The Federal Communications Commission announced that it is increasing the radio spectrum available for wireless networking services.
The FCC said Thursday that it is adding 255 megahertz of spectrum in the 5 gigahertz range--an increase of 80 percent--for devices that use unlicensed radio frequencies.
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"Making this additional spectrum available will ensure the continued deployment of unlicensed wireless broadband networks," Michael Powell, chairman of the FCC, said in a statement.
The availability of unlicensed spectrum for Wi-Fi products is key to the success of wireless networking gear. The use of unlicensed spectrum means that consumers and manufacturers don't have to pay for airtime in those radio bands, making wireless networking an inexpensive means of sending and receiving data. By increasing the amount of spectrum for unlicensed use, the FCC is essentially giving manufacturers more room to create new products and markets, said Allen Nogee, an analyst at research firm In-Stat/MDR.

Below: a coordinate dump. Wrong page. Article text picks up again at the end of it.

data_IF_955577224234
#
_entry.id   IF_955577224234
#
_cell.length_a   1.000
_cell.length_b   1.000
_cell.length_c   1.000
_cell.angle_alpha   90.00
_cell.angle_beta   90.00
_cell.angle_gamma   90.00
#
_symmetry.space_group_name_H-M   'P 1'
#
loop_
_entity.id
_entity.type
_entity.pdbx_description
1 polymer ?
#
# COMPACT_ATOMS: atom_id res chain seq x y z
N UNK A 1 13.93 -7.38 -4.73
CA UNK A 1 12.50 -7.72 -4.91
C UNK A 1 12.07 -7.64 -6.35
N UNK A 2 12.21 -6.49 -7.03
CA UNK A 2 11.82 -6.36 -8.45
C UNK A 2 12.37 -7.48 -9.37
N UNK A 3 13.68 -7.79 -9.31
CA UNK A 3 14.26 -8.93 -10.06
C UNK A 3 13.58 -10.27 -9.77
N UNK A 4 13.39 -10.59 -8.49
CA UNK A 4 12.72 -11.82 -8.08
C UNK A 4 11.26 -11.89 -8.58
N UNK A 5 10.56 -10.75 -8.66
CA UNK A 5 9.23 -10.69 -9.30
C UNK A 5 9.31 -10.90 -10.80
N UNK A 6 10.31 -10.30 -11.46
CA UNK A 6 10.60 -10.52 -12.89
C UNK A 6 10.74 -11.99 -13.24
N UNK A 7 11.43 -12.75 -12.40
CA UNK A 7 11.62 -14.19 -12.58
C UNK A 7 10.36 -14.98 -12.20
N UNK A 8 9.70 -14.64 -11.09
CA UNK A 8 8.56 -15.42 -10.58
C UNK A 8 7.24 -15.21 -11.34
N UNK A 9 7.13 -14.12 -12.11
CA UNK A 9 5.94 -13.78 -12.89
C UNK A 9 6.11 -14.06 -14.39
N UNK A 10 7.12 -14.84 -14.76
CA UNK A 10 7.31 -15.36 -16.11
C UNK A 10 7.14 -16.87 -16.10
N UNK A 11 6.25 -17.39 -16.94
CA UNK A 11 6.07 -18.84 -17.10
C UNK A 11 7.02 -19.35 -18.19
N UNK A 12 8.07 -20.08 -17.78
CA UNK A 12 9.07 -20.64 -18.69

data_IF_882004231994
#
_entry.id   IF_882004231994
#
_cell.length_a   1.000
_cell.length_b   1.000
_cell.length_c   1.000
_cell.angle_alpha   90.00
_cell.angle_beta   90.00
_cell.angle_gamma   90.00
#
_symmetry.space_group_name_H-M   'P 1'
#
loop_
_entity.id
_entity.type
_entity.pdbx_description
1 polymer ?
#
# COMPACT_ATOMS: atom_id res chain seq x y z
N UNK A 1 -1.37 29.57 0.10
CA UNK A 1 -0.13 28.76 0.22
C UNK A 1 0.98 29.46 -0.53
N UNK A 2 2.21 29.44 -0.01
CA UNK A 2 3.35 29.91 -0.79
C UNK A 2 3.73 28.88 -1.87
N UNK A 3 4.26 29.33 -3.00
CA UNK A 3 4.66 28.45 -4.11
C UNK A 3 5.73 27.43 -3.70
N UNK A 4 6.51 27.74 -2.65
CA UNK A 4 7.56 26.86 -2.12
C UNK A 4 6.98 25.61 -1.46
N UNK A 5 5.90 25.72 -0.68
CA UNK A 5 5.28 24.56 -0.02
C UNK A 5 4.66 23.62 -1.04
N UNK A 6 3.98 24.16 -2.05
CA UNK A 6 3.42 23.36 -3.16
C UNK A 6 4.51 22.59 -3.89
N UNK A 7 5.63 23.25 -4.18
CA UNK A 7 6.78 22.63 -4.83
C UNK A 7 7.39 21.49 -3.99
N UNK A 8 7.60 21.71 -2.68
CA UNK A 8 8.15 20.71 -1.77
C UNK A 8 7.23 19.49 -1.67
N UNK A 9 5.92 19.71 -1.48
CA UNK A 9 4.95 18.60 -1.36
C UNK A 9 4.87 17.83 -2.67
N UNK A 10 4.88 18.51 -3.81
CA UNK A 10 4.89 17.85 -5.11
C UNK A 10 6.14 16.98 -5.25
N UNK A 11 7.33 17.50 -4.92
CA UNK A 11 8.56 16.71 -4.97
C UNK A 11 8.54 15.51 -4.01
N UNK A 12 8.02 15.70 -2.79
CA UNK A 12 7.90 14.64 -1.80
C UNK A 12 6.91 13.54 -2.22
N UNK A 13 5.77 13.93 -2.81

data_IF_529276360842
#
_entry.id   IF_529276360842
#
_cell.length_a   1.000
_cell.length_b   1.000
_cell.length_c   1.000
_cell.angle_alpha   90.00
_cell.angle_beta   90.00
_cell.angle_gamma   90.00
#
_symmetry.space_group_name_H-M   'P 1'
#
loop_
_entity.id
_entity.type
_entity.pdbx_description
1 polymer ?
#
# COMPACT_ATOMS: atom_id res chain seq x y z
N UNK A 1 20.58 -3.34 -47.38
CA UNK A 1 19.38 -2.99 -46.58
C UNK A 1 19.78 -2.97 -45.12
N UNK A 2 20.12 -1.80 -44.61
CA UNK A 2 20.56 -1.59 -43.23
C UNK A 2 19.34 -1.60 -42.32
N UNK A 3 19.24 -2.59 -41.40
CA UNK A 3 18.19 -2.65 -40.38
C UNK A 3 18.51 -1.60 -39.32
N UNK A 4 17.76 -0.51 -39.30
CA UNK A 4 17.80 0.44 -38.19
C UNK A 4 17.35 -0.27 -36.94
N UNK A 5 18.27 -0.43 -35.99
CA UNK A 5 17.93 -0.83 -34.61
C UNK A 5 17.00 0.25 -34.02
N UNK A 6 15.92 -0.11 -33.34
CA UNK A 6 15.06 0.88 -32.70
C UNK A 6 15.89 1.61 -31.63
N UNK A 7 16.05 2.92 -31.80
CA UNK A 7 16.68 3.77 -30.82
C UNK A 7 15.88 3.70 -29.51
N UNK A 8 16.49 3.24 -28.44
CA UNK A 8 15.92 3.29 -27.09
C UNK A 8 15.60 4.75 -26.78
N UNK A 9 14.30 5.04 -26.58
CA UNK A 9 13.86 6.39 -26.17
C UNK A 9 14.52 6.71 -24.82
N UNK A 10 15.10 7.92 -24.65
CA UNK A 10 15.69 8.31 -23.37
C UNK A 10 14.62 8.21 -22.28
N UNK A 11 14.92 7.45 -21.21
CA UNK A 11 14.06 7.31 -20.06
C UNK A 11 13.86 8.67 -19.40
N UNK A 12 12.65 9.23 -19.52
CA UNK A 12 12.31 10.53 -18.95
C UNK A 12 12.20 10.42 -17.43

The additional spectrum "isn't needed now, but (it will be) maybe in two to five years; it's more of a proactive approach," Nogee said. "Now is a better time than waiting to find that it's used up...You can't have products if there isn't available spectrum."
The FCC and political figures in Washington have been encouraging the development of wireless technologies, looking at it as another means--along with cable and digital subscriber line--of delivering high-speed connectivity to the masses. Early this year, Sens. Barbara Boxer, D-Calif., and George Allen, R-Va., proposed the Jumpstart Broadband Act, which would allocate additional radio spectrum for unlicensed use by wireless broadband devices.
Powell said the spectrum will give manufacturers more flexibility to avoid interference with other services sharing the same band.
Different countries have made slightly different frequencies available to manufacturers, so they have to create slightly different products for each country. The FCC's move is also meant to align the same band across a number of countries so that manufacturers can sell the same products in a number of countries, which would reduce product development costs.